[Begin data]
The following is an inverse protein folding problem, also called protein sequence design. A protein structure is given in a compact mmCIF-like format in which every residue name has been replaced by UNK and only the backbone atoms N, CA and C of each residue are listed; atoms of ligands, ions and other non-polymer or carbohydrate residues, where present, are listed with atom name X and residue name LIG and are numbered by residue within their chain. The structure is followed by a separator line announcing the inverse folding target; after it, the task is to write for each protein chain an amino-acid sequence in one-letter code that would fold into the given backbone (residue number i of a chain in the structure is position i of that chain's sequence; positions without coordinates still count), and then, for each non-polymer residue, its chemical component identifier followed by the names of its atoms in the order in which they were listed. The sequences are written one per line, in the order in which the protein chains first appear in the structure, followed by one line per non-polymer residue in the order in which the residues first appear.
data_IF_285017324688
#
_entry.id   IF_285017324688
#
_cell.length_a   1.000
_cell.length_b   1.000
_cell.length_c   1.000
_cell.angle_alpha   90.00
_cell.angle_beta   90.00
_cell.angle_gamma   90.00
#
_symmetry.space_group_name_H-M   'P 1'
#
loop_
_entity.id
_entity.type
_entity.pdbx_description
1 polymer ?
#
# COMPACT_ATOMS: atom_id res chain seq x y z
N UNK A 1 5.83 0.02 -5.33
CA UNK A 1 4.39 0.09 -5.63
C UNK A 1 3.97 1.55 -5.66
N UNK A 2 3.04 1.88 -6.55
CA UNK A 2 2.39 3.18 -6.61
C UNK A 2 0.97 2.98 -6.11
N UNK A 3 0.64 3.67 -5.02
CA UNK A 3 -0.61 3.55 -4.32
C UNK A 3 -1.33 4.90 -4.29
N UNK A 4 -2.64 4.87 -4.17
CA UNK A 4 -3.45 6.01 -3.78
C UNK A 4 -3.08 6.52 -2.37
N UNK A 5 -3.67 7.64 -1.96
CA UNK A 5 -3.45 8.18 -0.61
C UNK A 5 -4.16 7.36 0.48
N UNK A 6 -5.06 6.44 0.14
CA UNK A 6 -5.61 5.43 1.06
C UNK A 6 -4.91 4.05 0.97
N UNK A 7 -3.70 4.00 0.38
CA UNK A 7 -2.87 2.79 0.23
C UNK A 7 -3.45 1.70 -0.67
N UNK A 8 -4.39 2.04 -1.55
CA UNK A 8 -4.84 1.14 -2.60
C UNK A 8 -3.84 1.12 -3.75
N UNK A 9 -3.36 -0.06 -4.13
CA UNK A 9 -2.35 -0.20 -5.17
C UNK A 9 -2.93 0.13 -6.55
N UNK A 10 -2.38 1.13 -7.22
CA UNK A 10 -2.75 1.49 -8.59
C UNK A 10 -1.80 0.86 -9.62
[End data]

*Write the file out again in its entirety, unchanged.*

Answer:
The following is an inverse protein folding problem, also called protein sequence design. A protein structure is given in a compact mmCIF-like format in which every residue name has been replaced by UNK and only the backbone atoms N, CA and C of each residue are listed; atoms of ligands, ions and other non-polymer or carbohydrate residues, where present, are listed with atom name X and residue name LIG and are numbered by residue within their chain. The structure is followed by a separator line announcing the inverse folding target; after it, the task is to write for each protein chain an amino-acid sequence in one-letter code that would fold into the given backbone (residue number i of a chain in the structure is position i of that chain's sequence; positions without coordinates still count), and then, for each non-polymer residue, its chemical component identifier followed by the names of its atoms in the order in which they were listed. The sequences are written one per line, in the order in which the protein chains first appear in the structure, followed by one line per non-polymer residue in the order in which the residues first appear.
data_IF_285017324688
#
_entry.id   IF_285017324688
#
_cell.length_a   1.000
_cell.length_b   1.000
_cell.length_c   1.000
_cell.angle_alpha   90.00
_cell.angle_beta   90.00
_cell.angle_gamma   90.00
#
_symmetry.space_group_name_H-M   'P 1'
#
loop_
_entity.id
_entity.type
_entity.pdbx_description
1 polymer ?
#
# COMPACT_ATOMS: atom_id res chain seq x y z
N UNK A 1 5.83 0.02 -5.33
CA UNK A 1 4.39 0.09 -5.63
C UNK A 1 3.97 1.55 -5.66
N UNK A 2 3.04 1.88 -6.55
CA UNK A 2 2.39 3.18 -6.61
C UNK A 2 0.97 2.98 -6.11
N UNK A 3 0.64 3.67 -5.02
CA UNK A 3 -0.61 3.55 -4.32
C UNK A 3 -1.33 4.90 -4.29
N UNK A 4 -2.64 4.87 -4.17
CA UNK A 4 -3.45 6.01 -3.78
C UNK A 4 -3.08 6.52 -2.37
N UNK A 5 -3.67 7.64 -1.96
CA UNK A 5 -3.45 8.18 -0.61
C UNK A 5 -4.16 7.36 0.48
N UNK A 6 -5.06 6.44 0.14
CA UNK A 6 -5.61 5.43 1.06
C UNK A 6 -4.91 4.05 0.97
N UNK A 7 -3.70 4.00 0.38
CA UNK A 7 -2.87 2.79 0.23
C UNK A 7 -3.45 1.70 -0.67
N UNK A 8 -4.39 2.04 -1.55
CA UNK A 8 -4.84 1.14 -2.60
C UNK A 8 -3.84 1.12 -3.75
N UNK A 9 -3.36 -0.06 -4.13
CA UNK A 9 -2.35 -0.20 -5.17
C UNK A 9 -2.93 0.13 -6.55
N UNK A 10 -2.38 1.13 -7.22
CA UNK A 10 -2.75 1.49 -8.59
C UNK A 10 -1.80 0.86 -9.62